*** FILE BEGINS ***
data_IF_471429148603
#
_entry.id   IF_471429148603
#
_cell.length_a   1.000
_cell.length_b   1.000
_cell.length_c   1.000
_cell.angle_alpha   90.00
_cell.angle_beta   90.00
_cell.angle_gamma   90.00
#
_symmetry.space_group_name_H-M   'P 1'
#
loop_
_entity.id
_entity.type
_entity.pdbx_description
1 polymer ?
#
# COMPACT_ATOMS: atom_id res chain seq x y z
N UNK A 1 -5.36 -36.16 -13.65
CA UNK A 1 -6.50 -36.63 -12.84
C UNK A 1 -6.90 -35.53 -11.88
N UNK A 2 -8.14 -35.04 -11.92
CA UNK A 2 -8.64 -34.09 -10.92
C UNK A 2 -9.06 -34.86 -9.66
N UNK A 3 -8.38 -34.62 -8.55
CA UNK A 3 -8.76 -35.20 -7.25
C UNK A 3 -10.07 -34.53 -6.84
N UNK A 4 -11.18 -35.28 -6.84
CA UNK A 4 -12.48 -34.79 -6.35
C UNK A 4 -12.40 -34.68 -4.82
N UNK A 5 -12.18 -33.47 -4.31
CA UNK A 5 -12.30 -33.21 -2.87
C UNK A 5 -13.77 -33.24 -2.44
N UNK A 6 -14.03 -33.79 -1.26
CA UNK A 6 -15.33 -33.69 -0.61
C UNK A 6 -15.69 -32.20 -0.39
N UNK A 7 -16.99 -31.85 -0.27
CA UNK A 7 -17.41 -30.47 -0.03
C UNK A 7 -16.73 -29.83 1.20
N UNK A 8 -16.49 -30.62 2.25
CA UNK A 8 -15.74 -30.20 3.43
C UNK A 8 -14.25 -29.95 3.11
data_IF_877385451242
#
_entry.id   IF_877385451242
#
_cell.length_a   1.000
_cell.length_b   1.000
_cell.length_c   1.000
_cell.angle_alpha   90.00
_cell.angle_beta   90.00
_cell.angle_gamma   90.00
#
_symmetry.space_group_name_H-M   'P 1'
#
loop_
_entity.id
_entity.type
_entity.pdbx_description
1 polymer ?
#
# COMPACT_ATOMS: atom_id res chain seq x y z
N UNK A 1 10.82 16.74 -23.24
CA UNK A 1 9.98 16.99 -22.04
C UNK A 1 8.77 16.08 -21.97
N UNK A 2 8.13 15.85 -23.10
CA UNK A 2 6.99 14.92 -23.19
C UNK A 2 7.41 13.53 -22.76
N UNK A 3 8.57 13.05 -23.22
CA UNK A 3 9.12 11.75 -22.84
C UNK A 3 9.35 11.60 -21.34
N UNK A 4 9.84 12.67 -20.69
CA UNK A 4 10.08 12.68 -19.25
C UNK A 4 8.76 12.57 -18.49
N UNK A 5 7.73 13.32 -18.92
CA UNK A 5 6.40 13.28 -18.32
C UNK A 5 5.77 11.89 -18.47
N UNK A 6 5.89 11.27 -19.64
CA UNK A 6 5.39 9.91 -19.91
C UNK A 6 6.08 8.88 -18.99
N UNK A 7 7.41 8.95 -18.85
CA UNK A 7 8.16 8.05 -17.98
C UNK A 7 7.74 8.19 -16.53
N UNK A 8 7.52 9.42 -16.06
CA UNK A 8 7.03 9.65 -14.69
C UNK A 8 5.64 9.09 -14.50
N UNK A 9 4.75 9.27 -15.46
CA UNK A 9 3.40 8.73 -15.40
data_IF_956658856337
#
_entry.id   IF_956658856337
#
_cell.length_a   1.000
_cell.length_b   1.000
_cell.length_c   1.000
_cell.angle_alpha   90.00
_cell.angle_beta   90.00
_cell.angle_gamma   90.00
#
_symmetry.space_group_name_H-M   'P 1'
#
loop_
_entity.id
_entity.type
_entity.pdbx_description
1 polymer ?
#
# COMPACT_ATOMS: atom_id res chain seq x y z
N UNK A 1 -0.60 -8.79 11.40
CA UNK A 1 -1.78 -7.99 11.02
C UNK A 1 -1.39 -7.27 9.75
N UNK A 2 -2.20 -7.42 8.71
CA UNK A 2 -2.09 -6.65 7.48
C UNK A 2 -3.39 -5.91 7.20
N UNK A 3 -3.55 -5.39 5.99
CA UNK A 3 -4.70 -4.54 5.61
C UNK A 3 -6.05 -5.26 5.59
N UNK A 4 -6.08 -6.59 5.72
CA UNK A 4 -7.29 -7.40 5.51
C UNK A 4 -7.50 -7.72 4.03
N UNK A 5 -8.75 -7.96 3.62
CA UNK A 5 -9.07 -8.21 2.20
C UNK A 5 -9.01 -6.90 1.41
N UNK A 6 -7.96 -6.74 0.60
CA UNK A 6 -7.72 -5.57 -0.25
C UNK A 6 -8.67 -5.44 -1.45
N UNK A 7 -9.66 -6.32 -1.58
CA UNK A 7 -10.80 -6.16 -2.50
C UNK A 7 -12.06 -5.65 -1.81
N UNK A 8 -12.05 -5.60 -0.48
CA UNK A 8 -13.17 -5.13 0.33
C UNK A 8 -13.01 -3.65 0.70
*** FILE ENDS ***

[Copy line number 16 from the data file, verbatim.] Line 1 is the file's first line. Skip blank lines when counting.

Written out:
_entity.type